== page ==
High street visits hit six-year low as Brexit uncertainty deters shoppers. Cooler weather in May also contributed to reduction in footfall at UK stores, BRC says. The fate of Sir Philip Green’s sprawling fashion empire will be decided this week as new shopper figures lay bare the challenge faced by traditional retailers hit by customers deserting high streets, shopping centres and retail parks across the country. The British Retail Consortium’s (BRC) monthly footfall tracker for May shows store visits hit a six-year low in May as cooler weather and the ongoing political uncertainty around Brexit deterred shoppers. The BRC chief executive, Helen Dickinson, said the 3.5% decline recorded by its Springboard monthly footfall tracker was the worst since January 2013. She said: “The UK experienced the worst footfall figures in six years, with declines in every region, and across high streets, retail parks and shopping centres. This reflects our recent sales data, which showed the largest drop in retail sales on record.”
Hedge funds have placed a £900million bet that shares held by Neil Woodford will plummet as the star fund manager is forced into a fire sale. The aggressive tactic, known as short-selling, is another blow to Woodford whose reputation has already been badly damaged by the debacle at his Equity Income fund. Short-sellers have taken positions out against a series of Woodford favourites, including , , and We Buy Any Car owner . In some cases, almost one in seven investors in these firms is betting the share price will fall. Other companies are expected to be targeted in the coming weeks as Woodford seeks to sell off his stakes in ‘illiquid’ firms whose shares are not often or easily traded either because they are small listed entities or unlisted on the stock exchange. Woodford is one of the few City investment managers who publishes a full list of his holdings. Analysts said the revelation that hedge funds are circling his investments is likely to compound the expected falls in shares he owns.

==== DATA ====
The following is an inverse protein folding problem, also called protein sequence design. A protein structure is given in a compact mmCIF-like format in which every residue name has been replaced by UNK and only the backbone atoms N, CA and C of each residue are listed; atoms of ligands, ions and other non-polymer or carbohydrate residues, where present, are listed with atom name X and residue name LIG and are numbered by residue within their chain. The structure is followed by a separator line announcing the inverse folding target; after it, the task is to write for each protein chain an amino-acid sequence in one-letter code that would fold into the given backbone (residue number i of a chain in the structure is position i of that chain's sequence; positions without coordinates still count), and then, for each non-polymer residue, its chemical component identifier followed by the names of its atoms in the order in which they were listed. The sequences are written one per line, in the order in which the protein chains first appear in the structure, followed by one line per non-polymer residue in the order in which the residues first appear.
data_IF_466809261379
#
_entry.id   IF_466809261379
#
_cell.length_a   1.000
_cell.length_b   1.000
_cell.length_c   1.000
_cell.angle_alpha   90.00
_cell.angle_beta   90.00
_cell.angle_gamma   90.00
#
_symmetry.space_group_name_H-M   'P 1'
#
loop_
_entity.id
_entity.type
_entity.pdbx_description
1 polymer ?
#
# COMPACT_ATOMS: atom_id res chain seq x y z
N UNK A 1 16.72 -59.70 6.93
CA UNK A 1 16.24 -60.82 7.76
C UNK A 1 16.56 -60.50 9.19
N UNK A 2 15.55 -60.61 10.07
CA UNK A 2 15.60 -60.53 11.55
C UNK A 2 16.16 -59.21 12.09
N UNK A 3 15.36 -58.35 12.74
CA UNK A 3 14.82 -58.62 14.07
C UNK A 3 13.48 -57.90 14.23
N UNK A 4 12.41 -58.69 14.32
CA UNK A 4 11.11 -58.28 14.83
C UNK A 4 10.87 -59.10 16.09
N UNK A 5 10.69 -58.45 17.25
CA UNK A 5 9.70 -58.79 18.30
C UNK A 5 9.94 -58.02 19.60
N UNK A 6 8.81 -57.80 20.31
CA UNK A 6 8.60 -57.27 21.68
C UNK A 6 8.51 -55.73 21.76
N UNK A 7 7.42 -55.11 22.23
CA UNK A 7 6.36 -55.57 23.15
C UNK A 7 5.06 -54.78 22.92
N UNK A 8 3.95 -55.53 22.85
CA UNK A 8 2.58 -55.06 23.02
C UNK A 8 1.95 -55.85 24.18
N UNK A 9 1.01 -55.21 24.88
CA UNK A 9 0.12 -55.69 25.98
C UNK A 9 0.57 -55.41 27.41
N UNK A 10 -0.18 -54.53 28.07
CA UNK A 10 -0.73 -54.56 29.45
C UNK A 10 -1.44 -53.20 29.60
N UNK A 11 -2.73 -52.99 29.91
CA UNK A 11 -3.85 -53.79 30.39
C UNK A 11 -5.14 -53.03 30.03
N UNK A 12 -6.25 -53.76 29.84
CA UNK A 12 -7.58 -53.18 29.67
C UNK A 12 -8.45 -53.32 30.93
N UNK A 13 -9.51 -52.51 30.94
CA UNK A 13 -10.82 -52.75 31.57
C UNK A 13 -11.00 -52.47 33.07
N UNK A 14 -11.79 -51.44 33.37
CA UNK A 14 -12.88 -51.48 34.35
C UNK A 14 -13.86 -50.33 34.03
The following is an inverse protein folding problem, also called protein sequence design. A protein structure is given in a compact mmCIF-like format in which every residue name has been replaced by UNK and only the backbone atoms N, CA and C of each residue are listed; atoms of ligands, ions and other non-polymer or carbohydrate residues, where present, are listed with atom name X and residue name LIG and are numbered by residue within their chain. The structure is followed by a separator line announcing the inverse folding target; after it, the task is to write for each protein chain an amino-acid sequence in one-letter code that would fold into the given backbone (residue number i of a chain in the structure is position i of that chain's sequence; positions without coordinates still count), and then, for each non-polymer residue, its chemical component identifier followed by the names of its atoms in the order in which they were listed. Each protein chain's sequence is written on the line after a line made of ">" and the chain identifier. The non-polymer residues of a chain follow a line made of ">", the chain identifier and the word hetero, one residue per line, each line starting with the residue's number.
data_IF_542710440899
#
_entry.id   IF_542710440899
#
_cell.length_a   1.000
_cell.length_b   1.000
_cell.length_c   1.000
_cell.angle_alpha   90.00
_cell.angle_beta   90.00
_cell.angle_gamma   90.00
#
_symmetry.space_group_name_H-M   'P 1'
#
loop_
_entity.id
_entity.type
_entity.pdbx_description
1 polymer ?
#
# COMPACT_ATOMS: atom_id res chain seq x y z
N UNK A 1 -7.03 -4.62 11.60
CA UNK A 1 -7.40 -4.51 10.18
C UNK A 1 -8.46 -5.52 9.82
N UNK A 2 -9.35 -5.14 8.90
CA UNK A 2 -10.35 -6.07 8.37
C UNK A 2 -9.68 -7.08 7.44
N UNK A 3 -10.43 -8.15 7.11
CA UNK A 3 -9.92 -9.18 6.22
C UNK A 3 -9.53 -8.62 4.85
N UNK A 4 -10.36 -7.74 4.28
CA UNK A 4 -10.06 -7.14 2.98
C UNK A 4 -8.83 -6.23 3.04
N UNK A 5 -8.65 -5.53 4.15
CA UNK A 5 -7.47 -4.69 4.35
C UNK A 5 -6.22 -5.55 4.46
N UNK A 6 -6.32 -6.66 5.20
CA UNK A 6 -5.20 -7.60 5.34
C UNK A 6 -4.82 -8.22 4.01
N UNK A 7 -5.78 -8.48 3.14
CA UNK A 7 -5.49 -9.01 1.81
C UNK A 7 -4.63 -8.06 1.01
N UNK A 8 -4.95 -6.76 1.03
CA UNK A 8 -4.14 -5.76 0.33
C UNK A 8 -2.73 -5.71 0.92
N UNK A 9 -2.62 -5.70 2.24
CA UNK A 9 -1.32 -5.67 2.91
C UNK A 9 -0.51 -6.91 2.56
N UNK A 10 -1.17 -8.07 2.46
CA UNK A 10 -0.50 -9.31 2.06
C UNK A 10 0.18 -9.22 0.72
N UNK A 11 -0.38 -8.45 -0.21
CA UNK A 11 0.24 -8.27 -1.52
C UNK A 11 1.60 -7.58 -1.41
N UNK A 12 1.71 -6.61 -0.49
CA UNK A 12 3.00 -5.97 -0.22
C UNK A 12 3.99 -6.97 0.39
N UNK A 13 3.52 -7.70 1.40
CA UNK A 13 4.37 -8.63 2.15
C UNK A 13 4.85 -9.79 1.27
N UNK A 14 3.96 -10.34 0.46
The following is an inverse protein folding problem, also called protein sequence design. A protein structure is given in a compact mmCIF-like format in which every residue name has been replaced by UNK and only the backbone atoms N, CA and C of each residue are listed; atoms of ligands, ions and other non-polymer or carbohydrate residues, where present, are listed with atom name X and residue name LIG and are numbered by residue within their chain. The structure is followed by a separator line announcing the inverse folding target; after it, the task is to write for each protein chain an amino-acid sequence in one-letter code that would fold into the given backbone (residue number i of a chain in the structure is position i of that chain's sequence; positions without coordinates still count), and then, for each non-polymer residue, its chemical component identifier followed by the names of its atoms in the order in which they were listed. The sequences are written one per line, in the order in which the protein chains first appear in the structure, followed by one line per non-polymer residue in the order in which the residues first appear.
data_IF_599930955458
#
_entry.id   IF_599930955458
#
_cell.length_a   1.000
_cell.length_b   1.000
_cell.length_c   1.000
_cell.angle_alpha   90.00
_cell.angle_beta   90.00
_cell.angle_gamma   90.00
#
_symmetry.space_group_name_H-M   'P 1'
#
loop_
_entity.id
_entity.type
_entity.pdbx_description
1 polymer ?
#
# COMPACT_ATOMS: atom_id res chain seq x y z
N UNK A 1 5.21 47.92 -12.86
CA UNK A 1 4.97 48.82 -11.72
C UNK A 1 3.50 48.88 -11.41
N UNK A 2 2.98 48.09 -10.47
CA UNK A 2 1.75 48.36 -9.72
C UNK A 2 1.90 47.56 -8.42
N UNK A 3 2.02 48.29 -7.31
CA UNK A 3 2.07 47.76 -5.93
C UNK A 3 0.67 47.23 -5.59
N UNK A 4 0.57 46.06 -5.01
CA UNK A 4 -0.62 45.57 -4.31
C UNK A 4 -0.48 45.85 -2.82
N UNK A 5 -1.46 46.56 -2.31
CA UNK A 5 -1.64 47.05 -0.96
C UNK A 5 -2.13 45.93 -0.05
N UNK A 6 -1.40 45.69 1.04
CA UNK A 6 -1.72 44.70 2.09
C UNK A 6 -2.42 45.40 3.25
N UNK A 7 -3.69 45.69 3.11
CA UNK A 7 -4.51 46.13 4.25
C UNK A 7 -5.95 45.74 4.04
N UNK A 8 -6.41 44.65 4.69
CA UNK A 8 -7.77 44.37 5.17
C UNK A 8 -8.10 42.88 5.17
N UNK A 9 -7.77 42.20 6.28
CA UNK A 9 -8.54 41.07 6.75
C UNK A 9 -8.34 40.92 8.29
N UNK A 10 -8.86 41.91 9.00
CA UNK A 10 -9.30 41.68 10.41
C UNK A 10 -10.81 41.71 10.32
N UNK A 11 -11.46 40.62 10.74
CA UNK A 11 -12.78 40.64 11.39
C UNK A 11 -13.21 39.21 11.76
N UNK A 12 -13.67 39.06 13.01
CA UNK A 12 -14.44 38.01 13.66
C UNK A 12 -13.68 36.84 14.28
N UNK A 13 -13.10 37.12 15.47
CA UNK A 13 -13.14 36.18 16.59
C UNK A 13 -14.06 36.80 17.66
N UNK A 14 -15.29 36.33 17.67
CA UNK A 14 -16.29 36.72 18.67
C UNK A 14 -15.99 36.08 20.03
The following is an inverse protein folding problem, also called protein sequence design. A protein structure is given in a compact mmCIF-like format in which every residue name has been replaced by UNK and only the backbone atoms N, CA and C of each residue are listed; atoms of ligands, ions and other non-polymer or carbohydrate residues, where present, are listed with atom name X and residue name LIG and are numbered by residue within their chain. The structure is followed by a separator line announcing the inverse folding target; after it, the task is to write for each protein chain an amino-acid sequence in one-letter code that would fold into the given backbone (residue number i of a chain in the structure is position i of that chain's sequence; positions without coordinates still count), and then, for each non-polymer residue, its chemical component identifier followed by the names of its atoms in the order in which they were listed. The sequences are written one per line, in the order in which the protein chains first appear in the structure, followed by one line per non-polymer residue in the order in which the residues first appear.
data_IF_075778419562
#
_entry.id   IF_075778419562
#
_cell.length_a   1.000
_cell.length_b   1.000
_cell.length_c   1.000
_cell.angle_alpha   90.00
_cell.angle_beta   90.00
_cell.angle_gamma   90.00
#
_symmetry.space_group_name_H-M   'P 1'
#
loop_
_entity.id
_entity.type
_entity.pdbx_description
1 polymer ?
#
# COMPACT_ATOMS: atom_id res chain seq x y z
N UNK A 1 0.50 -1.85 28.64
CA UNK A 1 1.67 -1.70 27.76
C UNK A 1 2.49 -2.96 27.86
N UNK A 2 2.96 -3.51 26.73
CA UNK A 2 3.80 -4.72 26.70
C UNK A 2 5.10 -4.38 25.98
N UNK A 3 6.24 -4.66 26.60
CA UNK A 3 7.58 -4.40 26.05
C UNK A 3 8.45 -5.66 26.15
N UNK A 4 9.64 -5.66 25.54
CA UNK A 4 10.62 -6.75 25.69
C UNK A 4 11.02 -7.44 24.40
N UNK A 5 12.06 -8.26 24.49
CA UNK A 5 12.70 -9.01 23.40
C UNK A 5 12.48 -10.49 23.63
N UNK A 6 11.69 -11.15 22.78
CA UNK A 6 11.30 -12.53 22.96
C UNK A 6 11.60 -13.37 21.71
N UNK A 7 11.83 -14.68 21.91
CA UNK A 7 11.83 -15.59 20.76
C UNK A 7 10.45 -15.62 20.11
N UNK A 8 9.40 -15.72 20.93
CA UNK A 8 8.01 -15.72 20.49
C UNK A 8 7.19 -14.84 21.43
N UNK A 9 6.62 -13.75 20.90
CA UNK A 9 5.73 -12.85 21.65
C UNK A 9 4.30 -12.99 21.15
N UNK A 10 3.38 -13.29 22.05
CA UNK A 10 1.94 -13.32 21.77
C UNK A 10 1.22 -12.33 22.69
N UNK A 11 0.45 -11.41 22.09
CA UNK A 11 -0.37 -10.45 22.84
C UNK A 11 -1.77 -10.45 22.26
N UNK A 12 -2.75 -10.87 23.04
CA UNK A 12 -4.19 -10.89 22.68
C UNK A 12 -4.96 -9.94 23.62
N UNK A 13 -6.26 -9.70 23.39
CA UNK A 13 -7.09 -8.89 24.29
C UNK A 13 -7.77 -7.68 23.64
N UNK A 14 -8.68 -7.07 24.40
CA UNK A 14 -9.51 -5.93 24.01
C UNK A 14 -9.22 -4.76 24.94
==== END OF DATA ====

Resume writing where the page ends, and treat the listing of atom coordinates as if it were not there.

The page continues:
BT wants to join the party with Netflix rival. is said to be in talks about investing millions of pounds in Britbox, the subscription service to be launched by and the BBC. Discussions have been held already between ITV, which makes dramas such as Victoria, and BT about part-financing exclusive dramas produced in Britain, although differences over the valuation of BT’s stake could torpedo the deal, The Sunday Telegraph reported. Britbox, which is expected to charge subscribers £5 a month, is an attempt to lure viewers from rivals such as Netflix. The two British free-to-air broadcasters are expected to start withdrawing their old shows from Netflix and Amazon. The deal would be a step towards a commitment by Philip Jansen, BT’s new chief executive, to recasting it as a “national champion”. Its shares have fallen by about 50% over the past three years, but since replacing Gavin Patterson in February, Mr Jansen, 52, has committed to investing more in its fibreoptic broadband network and has said that BT would shut 90% of its offices in an attempt to cut costs by £1.5 billion.